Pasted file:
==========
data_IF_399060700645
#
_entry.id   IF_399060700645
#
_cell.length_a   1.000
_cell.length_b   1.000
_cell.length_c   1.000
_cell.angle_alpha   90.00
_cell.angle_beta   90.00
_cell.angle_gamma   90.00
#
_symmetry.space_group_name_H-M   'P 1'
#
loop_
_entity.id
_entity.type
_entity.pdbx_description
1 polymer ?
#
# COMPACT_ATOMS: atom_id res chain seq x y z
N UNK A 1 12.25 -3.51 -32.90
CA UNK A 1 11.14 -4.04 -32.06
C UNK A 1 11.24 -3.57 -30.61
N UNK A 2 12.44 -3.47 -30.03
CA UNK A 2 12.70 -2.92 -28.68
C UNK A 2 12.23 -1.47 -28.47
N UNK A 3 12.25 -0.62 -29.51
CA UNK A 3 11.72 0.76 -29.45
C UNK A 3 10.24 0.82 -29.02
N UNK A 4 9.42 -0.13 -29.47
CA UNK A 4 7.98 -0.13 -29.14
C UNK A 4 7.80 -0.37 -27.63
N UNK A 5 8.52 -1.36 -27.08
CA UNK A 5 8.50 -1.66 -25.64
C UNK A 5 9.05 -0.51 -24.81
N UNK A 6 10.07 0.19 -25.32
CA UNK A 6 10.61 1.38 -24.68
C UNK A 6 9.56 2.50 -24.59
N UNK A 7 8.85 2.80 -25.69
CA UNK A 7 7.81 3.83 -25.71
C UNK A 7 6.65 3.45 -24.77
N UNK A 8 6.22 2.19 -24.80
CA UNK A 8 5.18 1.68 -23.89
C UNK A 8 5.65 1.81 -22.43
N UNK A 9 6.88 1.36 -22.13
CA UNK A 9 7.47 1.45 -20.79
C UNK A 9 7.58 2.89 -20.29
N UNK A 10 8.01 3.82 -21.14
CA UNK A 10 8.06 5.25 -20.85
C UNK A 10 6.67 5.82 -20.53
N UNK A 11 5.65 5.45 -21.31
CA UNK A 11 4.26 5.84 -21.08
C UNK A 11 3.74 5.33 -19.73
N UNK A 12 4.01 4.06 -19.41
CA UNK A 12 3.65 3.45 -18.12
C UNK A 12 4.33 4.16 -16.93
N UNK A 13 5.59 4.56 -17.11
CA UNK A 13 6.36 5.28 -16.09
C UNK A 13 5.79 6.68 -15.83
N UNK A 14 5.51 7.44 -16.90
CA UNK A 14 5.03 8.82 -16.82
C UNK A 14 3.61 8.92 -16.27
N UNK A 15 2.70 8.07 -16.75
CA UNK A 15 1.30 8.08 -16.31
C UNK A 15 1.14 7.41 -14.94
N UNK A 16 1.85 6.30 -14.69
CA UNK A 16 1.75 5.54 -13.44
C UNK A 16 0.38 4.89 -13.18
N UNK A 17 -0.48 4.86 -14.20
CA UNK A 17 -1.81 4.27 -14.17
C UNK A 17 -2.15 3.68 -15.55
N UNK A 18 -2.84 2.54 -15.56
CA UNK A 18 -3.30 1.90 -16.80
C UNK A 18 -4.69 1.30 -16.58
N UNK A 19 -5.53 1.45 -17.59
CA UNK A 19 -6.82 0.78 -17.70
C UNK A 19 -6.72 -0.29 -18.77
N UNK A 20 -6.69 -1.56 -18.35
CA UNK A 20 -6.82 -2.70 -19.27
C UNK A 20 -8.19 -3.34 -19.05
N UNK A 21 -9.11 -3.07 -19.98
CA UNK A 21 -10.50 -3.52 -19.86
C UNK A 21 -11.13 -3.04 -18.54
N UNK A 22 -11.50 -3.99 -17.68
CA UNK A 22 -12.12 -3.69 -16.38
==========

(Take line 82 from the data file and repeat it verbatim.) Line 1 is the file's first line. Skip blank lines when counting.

CA UNK A 21 -10.50 -3.52 -19.86